Landon Creek - the middle aqueduct

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Bruce Comfort on September 30, 2011

By far the most impressive artefact of the race still extant is this lovely aqueduct across a gully and small unnamed stream which discharges into Landon Creek.

It has both timber trestles and limestone piers and the limestone blocks were quarried from a small outcrop at the base of the pillars. Cut by hand saw and bolstered (chipped to make them look rounded and natural on the faces that show) the quarry has just one "spare" block in place. Frugal workmanship.

The timber for this aqueduct is a mix of Kauri, Australian hardwood and Rimu, and of course the box fluming - now all replaced, would have been 8"x2" and possibly 8"x 3" long timbers with pitch all over the outside and all over the trestles.

In 1880 nails were generally made by hand. Some of the nails used in the race aqueducts can be found in the pieces of the Kauri planking which still survive around the Waitaki District in sheds, culvert, garden edges and pig-sties. They are big and square in cross section with button forged heads. Some will have been 150mm long. Wooden dowels too, seem to have been used and lots of steelwork which shows all the signs of hand forming and with holes cut with drifts whilst hot (hot punched) is to be found around the bases of the dismantled aqueducts.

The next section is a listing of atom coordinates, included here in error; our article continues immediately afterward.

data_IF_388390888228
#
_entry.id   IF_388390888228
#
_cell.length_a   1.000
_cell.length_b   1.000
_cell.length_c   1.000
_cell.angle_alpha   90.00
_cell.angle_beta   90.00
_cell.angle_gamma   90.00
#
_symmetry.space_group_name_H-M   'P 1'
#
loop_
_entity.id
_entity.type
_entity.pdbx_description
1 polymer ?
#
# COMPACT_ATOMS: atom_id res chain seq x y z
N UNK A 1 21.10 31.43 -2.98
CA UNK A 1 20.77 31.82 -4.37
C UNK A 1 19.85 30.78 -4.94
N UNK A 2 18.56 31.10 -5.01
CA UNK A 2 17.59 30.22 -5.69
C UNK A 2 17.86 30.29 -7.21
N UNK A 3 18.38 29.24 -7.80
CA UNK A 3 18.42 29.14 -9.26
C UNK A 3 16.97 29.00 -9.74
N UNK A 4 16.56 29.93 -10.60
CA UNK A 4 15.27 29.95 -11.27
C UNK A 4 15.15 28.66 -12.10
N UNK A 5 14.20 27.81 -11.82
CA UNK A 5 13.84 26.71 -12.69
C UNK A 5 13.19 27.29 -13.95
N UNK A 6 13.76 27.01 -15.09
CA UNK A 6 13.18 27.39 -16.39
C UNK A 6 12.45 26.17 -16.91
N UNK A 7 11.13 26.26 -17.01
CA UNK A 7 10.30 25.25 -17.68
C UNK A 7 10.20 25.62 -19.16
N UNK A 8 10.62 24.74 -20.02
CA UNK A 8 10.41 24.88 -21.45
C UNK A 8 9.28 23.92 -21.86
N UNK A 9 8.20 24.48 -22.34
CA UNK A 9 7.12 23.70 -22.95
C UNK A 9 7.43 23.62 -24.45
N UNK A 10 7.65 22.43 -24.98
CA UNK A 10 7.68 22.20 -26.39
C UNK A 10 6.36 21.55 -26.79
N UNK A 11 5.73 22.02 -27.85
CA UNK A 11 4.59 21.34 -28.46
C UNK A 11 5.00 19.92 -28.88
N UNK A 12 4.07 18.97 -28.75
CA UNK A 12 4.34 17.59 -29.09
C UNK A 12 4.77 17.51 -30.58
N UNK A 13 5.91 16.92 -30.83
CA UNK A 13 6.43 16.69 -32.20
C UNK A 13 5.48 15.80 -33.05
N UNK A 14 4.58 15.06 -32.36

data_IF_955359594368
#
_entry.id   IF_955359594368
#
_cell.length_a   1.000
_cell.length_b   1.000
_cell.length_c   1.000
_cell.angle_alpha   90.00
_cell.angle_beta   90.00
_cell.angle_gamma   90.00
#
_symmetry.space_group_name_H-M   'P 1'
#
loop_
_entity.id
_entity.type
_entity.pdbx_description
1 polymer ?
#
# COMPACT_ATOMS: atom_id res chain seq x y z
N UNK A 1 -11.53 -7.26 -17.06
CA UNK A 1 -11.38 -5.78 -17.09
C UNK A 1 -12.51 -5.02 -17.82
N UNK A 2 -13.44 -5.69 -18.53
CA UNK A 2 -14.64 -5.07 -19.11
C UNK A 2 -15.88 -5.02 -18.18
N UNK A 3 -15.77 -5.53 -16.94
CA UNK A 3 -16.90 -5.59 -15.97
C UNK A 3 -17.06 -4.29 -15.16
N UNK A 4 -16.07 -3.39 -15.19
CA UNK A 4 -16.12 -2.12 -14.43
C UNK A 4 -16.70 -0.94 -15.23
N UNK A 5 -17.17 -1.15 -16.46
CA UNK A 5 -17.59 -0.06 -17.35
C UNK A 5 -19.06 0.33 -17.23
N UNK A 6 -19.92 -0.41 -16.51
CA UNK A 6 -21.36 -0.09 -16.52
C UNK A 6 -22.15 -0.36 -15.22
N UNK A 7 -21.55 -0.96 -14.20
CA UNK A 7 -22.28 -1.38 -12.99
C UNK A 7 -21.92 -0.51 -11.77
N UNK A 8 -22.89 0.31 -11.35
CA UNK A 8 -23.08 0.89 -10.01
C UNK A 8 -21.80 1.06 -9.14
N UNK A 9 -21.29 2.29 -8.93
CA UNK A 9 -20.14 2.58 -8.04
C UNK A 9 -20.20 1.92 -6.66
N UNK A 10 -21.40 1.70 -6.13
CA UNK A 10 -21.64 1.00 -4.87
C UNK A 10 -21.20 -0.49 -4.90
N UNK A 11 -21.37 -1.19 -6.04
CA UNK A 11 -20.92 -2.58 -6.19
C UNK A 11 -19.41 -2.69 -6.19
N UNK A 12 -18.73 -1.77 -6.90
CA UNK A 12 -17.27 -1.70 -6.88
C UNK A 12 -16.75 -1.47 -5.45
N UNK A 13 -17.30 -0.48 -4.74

This spectacular aqueduct jets out from a limestone escarpment on the upstream end and the first set of limestone piers are founded on one of the benches of that escarpment. The creek runs between that set of short piers and the first wooden trestle and is some 4 metres below the foundations in a limestone gorge. The trestle looks a bit "ragged" and is certainly not in its original condition - repairs and modifications seem to have been made to it. Then there is a set of tall limestone piers and another short trestle. Along the top of the piers and trestle is a railway iron tie beam - this too is certainly not original and the original structure would have had considerable amount of big timber in the flume support structure. The top of the extant aqueduct being half round steel is pretty much self supporting whereas planked box section timber fluming is not and the whole thing would have been much more bulky at the top. There are just a few photos I have found of the original box culverting (elsewhere on these pages) and they show the huge timbers and complex structure needed to keep 30 or 40 tons of water suspended 20 metres above the ground!

What has survived of the lower structure is in reasonable condition, however this aqueduct would have been most spectacular when it was first constructed.

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Photo details

  • Uploaded on September 26, 2009
  • Attribution-Noncommercial-No Derivative Works
    by Bruce Comfort

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